How the Strong Shekel Is Threatening Israeli High-tech

Omri Zerachovitz
Omri Zerachovitz
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Empty offices in a Tel Aviv high-tech center amid the coronavirus pandemic, June 16, 2020.
Empty offices in a Tel Aviv high-tech center amid the coronavirus pandemic, June 16, 2020.Credit: Eyal Toueg
Omri Zerachovitz
Omri Zerachovitz

Last Thursday, the Bank of Israel announced that it would be buying $30 billion in a bid to counterbalance the shekel’s dramatic appreciation against the U.S. currency over the past several months. “We don’t want the exchange rate to push international companies to transfer their operations to other places. Therefore we decided on this unusual step for unusual times,” stated Deputy Bank Governor Andrew Abir on Thursday.

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The Bank of Israel made its decision after weeks of bids from high-tech players and other exporters pushing it to intervene in the foreign exchange market. The dollar did indeed gain 4 percent against the shekel on Thursday in the wake of the decision and was trading at 3.24 shekels to the dollar as of Tuesday morning. It’s still 6% under the 2020 average and 10% off its 2019 average.

High-tech companies are so sensitive to the dollar exchange rate because most of their cash flow is in dollars, namely investments from foreign investors and sales abroad. Most of that money is ultimately converted into shekels in order to pay salaries and other expenses.

Abir is concerned that further salary increases in Israel would push foreign companies to stop expanding their Israeli development centers and even close some of them.

Bank of Israel Deputy Governor Andrew Abir in his office in Jerusalem, July 8, 2020.Credit: Ammar Awad/ REUTERS

“The shekel’s appreciation is an ongoing process, which is getting worse and dramatically increasing the cost of development and operations in Israel,” says Gil Golan, CEO of General Motors’ Israeli development center. These companies hedge their foreign currency exposure, but that only helps them for a somewhat limited period of several months to a year.

“The average Israeli programmer earns more than a programmer in California – something that never happened in the past. I’m fighting to bring some operations to Israel and hope the higher salaries won’t drive those operations to be set up in California,” states Golan, who is also a board member of Israel Advanced Technology Industries, which represents hundreds of multinational companies with operations in Israel.

Israeli programmers’ salaries were high even without the most recent appreciation of the shekel, due to the lack of highly skilled workers in the country. While the government has tried to increase the number of graduates with relevant degrees over the past several years, the number of multi-national companies with operations in Israel also grew, thus further increasing the shortage of workers and pushing salaries upward.

Industry sources said in the past that Amazon and other companies that wanted experienced workers offered attractive salary packages and thus pushed up salaries in Israel’s high-tech industry as a whole. Even the coronavirus pandemic didn’t push down salaries, said one source, noting the shortage of engineers in Israel.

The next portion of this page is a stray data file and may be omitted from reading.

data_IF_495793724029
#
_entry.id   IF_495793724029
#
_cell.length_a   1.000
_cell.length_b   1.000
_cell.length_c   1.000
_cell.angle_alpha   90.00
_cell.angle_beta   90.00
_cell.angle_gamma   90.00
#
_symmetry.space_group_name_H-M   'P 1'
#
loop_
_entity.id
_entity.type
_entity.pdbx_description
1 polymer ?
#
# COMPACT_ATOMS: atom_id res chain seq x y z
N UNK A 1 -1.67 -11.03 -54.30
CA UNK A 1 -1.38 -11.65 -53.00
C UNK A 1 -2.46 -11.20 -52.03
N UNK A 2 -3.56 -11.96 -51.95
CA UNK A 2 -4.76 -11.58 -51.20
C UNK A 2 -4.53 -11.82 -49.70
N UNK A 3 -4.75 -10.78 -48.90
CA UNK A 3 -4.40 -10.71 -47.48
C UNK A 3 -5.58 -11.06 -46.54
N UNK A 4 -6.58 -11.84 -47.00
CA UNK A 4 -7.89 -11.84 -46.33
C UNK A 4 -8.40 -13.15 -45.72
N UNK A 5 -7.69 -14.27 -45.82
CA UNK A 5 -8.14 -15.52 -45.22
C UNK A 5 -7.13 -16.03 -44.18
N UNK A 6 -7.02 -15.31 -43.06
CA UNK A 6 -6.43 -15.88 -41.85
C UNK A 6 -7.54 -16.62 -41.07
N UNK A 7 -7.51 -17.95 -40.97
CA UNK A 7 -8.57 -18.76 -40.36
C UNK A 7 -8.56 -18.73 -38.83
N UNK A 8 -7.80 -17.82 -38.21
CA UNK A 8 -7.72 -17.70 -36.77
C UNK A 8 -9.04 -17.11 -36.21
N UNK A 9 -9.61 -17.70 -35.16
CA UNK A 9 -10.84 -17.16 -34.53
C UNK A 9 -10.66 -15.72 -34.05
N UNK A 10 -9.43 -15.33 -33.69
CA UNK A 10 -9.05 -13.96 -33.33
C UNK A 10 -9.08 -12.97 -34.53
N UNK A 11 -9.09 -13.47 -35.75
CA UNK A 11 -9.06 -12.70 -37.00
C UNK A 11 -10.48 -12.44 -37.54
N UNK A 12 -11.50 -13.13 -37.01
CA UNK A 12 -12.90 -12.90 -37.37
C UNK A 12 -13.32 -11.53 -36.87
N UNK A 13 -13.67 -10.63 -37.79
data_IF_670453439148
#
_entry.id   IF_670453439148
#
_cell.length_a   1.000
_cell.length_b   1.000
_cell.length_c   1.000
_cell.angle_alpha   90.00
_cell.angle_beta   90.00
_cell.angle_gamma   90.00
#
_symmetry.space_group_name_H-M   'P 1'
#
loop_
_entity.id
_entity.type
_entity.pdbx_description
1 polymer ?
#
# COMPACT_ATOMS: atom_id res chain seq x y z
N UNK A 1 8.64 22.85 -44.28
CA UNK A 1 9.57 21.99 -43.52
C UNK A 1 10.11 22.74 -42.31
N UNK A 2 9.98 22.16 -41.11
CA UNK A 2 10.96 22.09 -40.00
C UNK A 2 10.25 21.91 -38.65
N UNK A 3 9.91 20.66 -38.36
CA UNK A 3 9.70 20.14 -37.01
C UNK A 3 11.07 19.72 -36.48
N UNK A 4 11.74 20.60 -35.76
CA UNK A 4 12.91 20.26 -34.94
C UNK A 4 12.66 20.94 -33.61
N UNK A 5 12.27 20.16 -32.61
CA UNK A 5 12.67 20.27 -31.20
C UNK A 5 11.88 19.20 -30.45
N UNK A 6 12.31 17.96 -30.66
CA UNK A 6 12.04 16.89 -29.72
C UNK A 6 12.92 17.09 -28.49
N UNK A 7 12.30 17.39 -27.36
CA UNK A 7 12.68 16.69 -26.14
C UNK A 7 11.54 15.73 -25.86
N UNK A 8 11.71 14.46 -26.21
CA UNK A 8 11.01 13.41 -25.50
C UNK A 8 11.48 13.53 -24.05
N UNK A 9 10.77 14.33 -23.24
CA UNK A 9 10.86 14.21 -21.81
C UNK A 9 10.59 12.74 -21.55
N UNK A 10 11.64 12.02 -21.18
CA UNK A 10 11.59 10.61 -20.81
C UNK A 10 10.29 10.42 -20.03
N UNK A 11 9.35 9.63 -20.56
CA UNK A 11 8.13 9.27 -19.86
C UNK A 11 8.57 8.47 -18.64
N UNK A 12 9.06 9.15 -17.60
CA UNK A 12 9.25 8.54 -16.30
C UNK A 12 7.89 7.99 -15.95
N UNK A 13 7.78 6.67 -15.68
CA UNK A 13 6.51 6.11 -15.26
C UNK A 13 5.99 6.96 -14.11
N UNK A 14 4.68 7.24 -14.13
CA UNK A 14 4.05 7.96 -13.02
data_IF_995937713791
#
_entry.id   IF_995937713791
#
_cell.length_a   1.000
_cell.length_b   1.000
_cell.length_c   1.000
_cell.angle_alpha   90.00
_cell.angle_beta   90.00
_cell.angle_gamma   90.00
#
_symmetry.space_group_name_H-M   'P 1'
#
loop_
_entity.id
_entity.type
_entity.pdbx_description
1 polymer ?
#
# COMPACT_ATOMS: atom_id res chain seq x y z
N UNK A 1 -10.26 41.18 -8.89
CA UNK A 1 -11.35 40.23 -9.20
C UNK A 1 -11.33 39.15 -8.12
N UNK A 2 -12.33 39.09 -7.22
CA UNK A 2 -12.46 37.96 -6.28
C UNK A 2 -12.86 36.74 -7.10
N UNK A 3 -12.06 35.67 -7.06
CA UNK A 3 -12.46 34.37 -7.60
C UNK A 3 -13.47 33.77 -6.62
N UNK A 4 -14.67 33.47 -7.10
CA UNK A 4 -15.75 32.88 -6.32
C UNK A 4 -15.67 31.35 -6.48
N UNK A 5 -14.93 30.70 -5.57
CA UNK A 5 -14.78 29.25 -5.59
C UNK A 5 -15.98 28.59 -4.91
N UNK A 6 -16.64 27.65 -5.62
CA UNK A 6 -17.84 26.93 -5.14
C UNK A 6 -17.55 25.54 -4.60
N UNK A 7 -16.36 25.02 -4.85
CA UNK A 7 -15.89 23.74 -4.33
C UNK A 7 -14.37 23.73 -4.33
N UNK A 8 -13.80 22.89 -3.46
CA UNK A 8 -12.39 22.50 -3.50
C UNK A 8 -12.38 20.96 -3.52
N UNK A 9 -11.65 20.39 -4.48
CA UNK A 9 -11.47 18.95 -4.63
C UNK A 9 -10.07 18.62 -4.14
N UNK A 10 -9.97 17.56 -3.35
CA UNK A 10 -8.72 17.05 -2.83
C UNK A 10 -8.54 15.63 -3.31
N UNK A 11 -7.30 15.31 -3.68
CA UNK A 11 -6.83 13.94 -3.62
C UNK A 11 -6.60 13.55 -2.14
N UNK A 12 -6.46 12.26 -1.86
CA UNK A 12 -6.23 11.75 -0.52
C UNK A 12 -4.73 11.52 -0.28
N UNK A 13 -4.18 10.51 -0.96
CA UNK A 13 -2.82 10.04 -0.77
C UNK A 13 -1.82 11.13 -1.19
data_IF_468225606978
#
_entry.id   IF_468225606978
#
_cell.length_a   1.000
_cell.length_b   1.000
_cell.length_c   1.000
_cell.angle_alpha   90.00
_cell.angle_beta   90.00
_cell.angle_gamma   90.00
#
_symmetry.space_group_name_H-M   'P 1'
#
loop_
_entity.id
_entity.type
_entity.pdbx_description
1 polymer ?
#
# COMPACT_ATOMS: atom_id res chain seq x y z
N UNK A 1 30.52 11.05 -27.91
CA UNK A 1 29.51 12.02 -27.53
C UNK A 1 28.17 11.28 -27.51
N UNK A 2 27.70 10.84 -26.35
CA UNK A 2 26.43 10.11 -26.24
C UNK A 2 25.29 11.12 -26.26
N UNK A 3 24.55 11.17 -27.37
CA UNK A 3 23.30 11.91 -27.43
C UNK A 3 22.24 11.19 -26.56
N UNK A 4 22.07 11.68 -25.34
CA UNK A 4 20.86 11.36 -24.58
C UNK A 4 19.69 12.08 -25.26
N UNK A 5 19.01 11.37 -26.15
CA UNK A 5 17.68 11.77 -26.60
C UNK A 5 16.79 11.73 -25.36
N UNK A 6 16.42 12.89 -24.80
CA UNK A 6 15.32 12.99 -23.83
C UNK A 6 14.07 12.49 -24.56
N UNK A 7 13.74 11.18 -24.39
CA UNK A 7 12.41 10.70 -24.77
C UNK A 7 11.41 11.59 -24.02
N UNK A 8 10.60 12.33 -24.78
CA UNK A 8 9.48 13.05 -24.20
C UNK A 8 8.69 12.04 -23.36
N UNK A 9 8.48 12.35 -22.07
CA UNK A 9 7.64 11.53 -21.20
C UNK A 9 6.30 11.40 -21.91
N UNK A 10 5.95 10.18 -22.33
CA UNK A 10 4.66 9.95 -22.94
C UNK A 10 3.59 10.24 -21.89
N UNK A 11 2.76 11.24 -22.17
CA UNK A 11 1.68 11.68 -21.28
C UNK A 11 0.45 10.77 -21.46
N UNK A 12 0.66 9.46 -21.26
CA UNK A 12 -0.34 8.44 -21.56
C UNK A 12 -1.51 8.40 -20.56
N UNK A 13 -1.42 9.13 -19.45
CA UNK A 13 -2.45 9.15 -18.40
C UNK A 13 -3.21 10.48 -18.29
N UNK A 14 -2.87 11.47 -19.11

“Engineers’ salaries have been on a steady increase,” he said. Coupled with the low dollar, the salary cost for employers is even higher now.

Israel’s high-tech industry creates jobs for some 300,000 people, or 9% of Israel’s employees, and is responsible for half of all exports. Some 400 multinational companies employ 68,000 people alone, just under one-quarter of all high-tech employees, or about 2% of Israel’s workforce.

The government aids these companies due to the prevailing belief that they bring important knowledge into the country that filters in to the local high-tech industry via partnerships, or employees changing jobs or founding their own startups.

Industry sources say that having a development center in Israel makes foreign companies more likely to acquire local startups. “Without the multinationals our entire high-tech industry doesn’t hold water,” says Golan.

The offices of General Motors' development center in Israel, May 24, 2012.Credit: Uzi Porat

These companies are also responsible for increasing Israel’s tax revenues. A report by IATI and the GKH law firm published about a year ago found that multinational tech companies created some 27 billion shekels ($8.3 billion) in tax revenues that year, or 16% of Israel’s direct taxes.

If these companies set up shop in Israel due to the talented local manpower and their own business interests, would they really close or cut back on their Israeli operations?

“It kills us, it’s the talk of the day among CEOs,” said the manager of an Israeli development center for a multinational firm. “The foreign management still isn’t pressuring me personally, but the CEOs of the Israeli centers are being forced to adapt. We’re telling the management that this is temporary but we need to find other ways to cut costs. The combination of the dollar exchange rate and the high salaries is a big problem for the high-tech industry.”

Another industry source said they’d started hearing of requests to move jobs abroad, but said it wasn’t clear if this was a one-off or a broad trend.

Golan notes that these kinds of decisions aren’t made overnight. Rather, the international companies set strategies on an annual basis, and look at the average exchange rate over the past year when deciding where to work. “These companies are like aircraft carriers. If they make a decision to change direction, it’s very hard to stop them,” he said.

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